Dairy Creek Golf Course is low on water, but SLO County says let it go brown

Dairy Creek Golf Course is low on water, but SLO County says let it go brown.
“It is hard for me to justify taking water for drinking and using it for pleasure when people have wells that go dry,” said Supervisor Lynn Compton, who voted alongside supervisors Bruce Gibson and Adam Hill against using potable water to supplement irrigation at the 20-year-old course in El Chorro Regional Park.
The golf course is operating with limited water and isn’t due additional deliveries until Dec. 1.
Parks and Recreation Director Nick Franco said for now he will continue to water all 18 holes, at a limited capacity, as he attempts to negotiate with the state to gain access to water that is currently promised to the California Men’s Colony, a state prison.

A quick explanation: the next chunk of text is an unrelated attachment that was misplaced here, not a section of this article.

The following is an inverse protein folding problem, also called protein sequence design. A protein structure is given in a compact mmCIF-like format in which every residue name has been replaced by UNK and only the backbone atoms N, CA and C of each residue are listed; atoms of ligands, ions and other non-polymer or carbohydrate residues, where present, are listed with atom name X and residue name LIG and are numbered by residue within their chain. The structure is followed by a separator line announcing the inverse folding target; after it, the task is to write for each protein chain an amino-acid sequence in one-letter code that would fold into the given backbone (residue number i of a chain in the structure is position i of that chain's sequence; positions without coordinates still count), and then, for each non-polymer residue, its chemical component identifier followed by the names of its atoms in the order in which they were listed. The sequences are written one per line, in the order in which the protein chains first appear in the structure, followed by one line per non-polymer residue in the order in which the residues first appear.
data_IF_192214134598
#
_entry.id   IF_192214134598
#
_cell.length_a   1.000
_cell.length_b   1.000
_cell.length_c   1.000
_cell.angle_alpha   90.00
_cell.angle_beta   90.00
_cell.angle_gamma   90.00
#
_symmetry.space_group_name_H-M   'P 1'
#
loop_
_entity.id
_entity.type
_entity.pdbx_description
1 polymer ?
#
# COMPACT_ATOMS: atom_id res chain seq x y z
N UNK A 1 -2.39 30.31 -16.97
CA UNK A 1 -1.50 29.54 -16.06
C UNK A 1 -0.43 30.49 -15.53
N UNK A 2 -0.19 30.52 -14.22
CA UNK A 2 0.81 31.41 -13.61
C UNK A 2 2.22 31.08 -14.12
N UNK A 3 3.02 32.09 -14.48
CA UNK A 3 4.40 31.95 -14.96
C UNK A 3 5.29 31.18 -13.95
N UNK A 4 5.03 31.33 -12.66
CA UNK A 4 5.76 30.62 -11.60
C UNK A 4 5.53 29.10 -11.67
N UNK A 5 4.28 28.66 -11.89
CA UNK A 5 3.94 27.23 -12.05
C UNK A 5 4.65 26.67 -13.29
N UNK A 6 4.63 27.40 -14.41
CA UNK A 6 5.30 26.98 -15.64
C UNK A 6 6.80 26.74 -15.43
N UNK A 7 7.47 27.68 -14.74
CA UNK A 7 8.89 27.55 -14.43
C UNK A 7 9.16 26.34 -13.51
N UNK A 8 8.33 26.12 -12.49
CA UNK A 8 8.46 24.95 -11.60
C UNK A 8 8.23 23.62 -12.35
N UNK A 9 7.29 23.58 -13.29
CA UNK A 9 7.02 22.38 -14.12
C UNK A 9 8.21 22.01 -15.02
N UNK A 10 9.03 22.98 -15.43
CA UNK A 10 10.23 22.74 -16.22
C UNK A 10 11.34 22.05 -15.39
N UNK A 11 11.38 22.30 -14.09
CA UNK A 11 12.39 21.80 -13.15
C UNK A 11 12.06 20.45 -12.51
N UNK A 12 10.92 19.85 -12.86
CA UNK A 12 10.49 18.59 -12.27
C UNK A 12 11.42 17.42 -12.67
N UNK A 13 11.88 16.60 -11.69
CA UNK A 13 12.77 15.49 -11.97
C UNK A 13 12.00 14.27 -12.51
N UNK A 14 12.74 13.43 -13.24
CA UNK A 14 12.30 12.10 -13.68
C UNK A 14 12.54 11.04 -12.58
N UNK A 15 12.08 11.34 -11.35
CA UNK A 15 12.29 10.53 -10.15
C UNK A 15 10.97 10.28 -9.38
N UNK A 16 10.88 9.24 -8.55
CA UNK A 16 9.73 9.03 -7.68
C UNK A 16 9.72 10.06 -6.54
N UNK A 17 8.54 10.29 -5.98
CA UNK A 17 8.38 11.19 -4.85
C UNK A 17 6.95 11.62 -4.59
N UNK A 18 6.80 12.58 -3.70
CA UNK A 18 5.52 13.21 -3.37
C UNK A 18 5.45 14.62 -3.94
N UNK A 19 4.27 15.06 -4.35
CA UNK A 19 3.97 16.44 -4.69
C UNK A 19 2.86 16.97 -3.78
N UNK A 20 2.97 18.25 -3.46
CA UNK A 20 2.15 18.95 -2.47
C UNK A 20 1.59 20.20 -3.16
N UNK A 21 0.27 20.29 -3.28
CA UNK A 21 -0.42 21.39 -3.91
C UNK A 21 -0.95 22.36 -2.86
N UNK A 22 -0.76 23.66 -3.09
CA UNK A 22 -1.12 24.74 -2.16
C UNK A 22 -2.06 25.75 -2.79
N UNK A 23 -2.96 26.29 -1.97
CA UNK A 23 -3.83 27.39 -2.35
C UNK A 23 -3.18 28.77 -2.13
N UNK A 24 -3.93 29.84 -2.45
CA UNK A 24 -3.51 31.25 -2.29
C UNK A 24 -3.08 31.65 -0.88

Existing facilities include a dog park, trails, a botanical garden, campground and ball fields, in addition to the golf course.
It includes potential added activities, such as a mountain bike skills course and disc golf area.
Faced with a decreasing water supply and steadily declining revenues, the board hired a consultant to develop a long-term plan for the park that would help pay off the bond debt for the golf course, which remains around $5 million.
Supervisors Debbie Arnold and John Peschong both voted to use potable water from either Cal Poly or Whale Rock at costs that ranged between $1,000 and $2,000 per acre-foot, arguing that the course will generate more revenue with an irrigated 18 holes.
If the parks director is able to negotiate additional water from the state from a nearby well, he will take the decision to the board to make a final decision about how much of the course will go brown this year.
Monica Vaughan: 805-781-7930, @MonicaLVaughan Declining business at Dairy Creek At Dairy Creek Golf Course’s high point, there were 62,000 rounds of golf played in one year.

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